Protestants and the Holy Trinity
Question from on 04-21-2007:
I've always wondered why Protestants never cross themselves before prayer. Is it because they don't believe in the Holy Trinity? I never hear their ministers mention the Three Persons by name, although they do speak of the 'Spirit of God', which I don't think they equate with the Holy Spirit in the same way we do. Is there some history behind this apparent omission on their part?
Answer by Matthew Bunson on 04-29-2007:
The most distant origins of the Sign of the Cross are difficult to trace. However, the earliest testament to the practice was made by Tertullian around 230. He noted that tracing the sign of the cross on the forehead was a gesture of personal piety. The sign of the cross dates back to the early Church. Tertullian (c. 230) attests to the custom of tracing the sign on the forehead as a means of sanctifying the actions of daily life and as a gesture of piety. Further, the earliest initiation rites of the Church included tracing the sign of the cross on the forehead of a catechumen and at the initiation. The sign is used chiefly to make a profession of faith in the Holy Trinity and intercedes for a blessing upon the person making the sign as well as others and things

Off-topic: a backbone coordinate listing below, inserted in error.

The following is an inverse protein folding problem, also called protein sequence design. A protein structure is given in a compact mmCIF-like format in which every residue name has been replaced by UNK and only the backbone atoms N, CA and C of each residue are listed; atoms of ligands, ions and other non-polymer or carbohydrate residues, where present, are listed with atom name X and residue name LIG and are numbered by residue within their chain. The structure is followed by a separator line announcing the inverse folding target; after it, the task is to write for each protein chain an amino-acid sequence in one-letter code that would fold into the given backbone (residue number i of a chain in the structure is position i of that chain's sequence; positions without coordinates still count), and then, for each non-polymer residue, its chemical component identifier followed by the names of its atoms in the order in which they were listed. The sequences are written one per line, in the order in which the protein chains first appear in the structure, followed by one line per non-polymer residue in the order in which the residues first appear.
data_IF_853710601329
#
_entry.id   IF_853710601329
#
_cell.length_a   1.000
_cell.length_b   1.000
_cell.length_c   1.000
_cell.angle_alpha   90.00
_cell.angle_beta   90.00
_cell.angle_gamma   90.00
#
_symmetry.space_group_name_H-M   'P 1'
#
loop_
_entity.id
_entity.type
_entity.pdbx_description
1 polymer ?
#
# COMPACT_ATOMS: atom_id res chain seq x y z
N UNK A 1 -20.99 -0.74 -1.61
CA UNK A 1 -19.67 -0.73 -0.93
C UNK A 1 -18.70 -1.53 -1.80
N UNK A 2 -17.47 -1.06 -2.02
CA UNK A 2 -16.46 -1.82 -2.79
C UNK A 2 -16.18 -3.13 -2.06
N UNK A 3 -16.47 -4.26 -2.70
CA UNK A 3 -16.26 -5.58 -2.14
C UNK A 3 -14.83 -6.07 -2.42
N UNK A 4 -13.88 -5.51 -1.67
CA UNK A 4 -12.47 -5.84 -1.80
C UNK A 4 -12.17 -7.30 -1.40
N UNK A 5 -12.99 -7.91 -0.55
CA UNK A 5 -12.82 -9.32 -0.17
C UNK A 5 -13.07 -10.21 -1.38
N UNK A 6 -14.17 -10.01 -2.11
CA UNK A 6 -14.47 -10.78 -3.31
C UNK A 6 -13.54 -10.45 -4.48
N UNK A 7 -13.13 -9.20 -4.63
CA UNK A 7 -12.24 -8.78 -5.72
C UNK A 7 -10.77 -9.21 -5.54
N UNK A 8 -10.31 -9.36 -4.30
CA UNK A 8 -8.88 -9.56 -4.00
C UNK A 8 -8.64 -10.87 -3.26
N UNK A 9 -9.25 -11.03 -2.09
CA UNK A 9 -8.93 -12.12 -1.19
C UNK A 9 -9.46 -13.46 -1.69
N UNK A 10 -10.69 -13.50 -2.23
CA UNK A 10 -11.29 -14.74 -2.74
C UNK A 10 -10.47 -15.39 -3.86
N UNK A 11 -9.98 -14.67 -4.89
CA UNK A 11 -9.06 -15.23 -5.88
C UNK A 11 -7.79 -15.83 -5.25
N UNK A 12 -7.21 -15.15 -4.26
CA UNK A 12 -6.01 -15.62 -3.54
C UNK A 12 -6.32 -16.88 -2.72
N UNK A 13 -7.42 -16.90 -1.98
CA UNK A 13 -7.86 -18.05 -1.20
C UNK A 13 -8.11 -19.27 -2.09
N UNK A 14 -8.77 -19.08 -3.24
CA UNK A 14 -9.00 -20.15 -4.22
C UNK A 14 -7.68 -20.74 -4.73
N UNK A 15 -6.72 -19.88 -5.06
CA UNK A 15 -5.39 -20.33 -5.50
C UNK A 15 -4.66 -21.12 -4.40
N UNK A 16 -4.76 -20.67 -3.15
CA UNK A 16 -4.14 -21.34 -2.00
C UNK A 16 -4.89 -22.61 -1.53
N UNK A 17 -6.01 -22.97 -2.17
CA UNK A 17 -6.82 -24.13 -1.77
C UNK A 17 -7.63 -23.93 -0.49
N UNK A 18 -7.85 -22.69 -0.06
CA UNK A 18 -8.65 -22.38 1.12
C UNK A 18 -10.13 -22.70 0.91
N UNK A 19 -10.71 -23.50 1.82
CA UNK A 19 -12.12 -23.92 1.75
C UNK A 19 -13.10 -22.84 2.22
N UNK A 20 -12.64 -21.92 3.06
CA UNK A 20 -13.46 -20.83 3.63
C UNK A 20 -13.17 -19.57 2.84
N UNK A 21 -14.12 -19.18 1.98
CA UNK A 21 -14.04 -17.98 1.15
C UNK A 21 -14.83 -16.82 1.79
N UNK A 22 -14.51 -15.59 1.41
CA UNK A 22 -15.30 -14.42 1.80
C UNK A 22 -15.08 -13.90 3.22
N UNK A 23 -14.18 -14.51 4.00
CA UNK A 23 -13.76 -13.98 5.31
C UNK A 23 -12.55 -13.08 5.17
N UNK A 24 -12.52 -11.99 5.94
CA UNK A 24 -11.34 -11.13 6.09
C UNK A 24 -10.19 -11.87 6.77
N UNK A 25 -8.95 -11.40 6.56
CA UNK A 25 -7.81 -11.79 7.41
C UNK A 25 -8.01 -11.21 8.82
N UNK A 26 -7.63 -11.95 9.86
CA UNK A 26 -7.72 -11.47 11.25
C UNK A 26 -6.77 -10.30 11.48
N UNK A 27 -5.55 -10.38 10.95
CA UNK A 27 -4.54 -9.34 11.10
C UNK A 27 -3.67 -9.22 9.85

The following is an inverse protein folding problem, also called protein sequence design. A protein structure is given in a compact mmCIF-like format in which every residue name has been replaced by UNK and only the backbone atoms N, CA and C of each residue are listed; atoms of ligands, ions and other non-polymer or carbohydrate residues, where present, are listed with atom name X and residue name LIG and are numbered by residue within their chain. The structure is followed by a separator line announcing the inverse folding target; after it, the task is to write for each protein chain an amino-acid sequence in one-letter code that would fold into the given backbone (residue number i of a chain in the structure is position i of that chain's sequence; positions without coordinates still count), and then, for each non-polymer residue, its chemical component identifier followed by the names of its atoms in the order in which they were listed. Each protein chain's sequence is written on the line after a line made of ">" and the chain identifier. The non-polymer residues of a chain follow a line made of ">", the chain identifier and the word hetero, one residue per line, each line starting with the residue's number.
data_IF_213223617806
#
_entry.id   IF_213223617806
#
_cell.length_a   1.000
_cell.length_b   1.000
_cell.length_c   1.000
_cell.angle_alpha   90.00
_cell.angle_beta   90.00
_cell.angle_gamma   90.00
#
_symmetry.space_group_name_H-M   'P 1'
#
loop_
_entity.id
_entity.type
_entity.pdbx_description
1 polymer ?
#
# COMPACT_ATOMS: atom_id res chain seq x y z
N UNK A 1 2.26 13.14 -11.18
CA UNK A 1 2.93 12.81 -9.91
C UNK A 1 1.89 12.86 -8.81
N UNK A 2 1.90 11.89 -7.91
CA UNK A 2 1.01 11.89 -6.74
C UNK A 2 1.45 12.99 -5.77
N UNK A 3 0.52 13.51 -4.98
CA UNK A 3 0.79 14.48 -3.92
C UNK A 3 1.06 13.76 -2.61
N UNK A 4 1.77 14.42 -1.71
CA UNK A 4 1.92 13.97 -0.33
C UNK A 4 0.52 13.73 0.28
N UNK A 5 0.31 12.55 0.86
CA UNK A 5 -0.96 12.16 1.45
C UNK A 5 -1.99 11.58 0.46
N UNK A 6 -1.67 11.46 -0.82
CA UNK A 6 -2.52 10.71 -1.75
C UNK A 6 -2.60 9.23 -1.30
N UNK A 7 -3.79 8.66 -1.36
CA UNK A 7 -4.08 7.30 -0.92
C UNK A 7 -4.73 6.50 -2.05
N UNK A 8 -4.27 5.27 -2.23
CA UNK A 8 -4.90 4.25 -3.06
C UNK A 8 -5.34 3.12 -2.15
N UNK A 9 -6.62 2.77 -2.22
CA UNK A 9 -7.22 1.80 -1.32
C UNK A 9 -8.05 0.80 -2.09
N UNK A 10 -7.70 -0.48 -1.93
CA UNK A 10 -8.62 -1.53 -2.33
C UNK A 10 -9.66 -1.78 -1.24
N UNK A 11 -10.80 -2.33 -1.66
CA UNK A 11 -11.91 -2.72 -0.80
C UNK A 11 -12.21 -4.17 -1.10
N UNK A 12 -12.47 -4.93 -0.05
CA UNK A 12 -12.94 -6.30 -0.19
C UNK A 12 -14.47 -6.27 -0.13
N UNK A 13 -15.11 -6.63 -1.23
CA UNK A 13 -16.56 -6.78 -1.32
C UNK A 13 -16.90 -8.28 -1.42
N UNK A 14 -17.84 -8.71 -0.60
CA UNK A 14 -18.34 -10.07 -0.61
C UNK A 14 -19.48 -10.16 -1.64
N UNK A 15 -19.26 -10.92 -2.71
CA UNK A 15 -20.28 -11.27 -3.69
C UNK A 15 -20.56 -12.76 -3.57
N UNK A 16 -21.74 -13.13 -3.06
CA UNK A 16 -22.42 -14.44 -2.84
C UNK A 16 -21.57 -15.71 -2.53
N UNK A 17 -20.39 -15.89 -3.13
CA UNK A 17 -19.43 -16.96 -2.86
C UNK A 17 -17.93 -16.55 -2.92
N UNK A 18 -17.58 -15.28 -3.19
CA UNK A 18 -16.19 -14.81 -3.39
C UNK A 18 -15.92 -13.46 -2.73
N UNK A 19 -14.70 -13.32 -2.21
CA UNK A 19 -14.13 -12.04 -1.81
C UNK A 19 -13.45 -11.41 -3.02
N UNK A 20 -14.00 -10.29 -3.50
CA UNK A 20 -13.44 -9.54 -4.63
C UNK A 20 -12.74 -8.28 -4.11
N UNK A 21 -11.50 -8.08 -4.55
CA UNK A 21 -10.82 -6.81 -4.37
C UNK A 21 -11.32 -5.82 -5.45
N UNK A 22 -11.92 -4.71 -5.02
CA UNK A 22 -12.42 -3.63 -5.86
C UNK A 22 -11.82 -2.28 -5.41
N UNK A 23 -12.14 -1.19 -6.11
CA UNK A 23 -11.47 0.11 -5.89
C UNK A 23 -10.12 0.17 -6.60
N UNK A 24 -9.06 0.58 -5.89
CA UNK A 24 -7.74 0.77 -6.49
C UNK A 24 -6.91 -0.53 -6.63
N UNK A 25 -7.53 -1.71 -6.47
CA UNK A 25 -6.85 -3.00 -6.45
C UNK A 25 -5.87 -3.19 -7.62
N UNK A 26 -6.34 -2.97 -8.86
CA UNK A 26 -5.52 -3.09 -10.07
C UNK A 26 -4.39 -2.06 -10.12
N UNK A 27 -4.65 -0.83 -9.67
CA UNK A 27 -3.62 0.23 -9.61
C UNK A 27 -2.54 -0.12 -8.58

The Sign of the Cross was rejected by the Reformers in the 16th century as a Catholic practice and not as part of a rejection of the Trinitarian formula. Today, it is generally not used by Protestants, including many so-called Low-Church Anglicans. It is, I believe, used by many Anglicans and also by many Lutherans.